An excerpt from this month's Industry Brief's Q&A
I hear a lot of discussion about used vehicle pricing bumping up against new vehicle prices. What’s your take?
Well, certainly new vehicle prices impose a ceiling on how much late-model used vehicle values can rise. But, it is not a rigid ceiling – it contains many contours and is not easily measured. And, it is important to remember that both the new and used vehicle retail markets are monthly payment driven. Actual sale prices are less important. If, for example, a captive finance company offers a no money down $199 a month lease deal on a new vehicle to customers with less than stellar FICO scores, that will pretty much make a same make late-model used vehicle “sale-proof”.
With that in mind, presented below is the ratio of a computed dollar amount that stands behind the new vehicle CPI (a mix, quality, and seasonally adjusted series of transactions prices net of incentives) versus the Manheim Index (which is mix, mileage and seasonally adjusted) with a three and one-half year lag. This could loosely be considered a residual.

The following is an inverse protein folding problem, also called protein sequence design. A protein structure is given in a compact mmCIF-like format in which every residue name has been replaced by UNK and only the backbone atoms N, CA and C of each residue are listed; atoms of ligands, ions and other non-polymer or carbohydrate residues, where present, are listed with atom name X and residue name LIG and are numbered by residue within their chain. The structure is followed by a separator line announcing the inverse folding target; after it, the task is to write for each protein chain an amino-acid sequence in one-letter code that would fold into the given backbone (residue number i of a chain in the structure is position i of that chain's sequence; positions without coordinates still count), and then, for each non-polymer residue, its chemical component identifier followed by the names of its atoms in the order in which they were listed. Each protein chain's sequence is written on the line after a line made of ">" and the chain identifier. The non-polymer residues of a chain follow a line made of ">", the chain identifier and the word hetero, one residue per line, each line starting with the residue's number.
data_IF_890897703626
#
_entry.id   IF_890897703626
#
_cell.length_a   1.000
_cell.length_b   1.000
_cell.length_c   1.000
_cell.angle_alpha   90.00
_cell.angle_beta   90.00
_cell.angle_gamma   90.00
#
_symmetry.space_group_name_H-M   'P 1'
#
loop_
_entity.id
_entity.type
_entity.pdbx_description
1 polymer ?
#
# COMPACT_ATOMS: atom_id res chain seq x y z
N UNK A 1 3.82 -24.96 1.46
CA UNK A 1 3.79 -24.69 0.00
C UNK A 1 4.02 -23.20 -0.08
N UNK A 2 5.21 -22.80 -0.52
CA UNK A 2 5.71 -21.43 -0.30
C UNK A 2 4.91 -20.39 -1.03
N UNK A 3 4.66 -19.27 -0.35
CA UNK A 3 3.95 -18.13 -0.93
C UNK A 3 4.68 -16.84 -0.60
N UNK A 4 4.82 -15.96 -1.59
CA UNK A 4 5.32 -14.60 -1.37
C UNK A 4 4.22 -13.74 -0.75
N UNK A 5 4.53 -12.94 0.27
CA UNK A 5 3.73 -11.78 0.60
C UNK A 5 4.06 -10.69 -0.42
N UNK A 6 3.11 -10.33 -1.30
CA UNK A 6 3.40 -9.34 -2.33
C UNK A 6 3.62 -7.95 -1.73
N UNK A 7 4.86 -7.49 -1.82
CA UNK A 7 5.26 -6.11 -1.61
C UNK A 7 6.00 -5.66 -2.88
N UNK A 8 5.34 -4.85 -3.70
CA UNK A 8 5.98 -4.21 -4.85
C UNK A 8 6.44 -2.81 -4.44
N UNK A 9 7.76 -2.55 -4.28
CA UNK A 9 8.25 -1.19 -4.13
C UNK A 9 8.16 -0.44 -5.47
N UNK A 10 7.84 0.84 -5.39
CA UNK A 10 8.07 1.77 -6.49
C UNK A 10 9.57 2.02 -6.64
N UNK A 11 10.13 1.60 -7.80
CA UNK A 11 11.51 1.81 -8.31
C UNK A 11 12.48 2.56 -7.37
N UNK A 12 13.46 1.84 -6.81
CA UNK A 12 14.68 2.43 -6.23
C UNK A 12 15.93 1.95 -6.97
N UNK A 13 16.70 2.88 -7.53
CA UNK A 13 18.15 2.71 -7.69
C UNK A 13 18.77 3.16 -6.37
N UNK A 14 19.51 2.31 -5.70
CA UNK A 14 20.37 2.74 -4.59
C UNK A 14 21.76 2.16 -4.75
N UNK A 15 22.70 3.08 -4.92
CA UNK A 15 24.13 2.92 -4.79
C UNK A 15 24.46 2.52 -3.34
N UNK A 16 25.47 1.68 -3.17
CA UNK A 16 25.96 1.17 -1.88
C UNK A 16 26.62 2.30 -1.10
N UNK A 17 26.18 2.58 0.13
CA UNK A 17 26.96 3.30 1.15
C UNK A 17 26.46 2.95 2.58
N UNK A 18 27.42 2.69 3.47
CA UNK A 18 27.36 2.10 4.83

Two things are striking. First, this measure of residuals is much more stable than many would have suspected. And, second, we are currently at a high ratio of used vehicle prices to new vehicle prices. But that should be put into perspective. The new vehicle CPI is quality adjusted whereas the Manheim Index is not. Thus, over time, there should be an upward drift in the ratio. And, more important, is that issue of relative monthly payments. Given that new vehicle inventories remain in check, manufacturers have not been overly aggressive with direct incentives or subvented lease deals. As such, there have not been as many abnormal disruptions in the balance between new and used vehicle monthly payments. We see this new vehicle inventory discipline being maintained and, thus, see no reason why used vehicle values can not maintain their current levels.